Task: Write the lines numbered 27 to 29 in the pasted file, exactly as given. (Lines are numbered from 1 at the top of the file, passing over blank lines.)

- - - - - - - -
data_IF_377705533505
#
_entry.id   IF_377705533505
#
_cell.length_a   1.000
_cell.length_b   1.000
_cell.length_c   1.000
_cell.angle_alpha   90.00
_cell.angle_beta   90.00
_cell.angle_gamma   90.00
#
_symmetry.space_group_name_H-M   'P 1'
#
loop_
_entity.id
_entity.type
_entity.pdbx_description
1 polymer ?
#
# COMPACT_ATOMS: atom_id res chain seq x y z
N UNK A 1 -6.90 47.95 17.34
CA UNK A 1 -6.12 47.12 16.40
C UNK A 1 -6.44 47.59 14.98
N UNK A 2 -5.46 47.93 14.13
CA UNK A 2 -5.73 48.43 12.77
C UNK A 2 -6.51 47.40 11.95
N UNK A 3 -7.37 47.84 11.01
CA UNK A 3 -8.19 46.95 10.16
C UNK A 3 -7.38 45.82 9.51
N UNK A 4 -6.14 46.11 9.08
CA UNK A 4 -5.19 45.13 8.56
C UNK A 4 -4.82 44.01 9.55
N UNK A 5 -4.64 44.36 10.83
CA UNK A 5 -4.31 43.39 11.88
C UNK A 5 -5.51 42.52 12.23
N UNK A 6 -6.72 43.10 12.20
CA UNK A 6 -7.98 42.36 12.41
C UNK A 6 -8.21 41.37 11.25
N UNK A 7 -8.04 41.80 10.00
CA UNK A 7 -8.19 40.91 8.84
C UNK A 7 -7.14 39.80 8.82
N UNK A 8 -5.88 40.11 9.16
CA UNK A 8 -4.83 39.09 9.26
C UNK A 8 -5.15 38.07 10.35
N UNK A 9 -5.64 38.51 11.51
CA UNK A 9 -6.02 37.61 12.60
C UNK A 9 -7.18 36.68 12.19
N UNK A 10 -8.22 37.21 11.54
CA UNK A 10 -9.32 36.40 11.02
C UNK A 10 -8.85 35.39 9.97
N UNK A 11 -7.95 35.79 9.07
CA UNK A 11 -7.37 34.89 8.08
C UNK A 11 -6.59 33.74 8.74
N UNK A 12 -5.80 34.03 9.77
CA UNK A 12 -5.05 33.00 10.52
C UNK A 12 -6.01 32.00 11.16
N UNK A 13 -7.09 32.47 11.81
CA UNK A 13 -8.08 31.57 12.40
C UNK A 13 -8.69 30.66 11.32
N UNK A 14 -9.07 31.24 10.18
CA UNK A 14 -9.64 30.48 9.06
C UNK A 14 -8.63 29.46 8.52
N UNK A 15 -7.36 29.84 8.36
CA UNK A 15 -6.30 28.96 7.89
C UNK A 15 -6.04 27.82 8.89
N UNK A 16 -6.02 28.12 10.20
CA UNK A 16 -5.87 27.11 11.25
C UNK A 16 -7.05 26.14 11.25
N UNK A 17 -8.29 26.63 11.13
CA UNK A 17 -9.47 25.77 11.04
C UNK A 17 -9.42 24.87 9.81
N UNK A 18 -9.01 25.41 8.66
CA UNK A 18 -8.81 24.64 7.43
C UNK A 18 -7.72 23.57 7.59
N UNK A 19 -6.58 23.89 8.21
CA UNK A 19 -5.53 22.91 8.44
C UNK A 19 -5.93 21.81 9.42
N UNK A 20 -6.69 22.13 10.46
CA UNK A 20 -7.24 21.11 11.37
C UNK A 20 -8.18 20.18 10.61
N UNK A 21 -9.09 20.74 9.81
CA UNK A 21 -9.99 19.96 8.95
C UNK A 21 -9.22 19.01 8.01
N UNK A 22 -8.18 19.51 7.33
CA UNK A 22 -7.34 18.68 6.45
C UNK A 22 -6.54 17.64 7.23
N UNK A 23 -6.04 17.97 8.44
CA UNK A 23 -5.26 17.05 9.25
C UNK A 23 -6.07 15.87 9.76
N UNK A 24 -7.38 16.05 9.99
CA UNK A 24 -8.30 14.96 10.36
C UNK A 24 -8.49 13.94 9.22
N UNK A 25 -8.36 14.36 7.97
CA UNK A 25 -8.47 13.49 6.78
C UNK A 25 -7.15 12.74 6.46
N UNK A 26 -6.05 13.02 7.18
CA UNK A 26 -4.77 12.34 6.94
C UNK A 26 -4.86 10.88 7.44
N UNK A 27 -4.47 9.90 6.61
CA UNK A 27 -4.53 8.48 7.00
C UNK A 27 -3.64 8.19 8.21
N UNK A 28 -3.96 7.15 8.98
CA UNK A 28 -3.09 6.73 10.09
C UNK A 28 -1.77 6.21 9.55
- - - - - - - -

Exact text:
N UNK A 3 -7.37 47.84 11.01
CA UNK A 3 -8.19 46.95 10.16
C UNK A 3 -7.38 45.82 9.51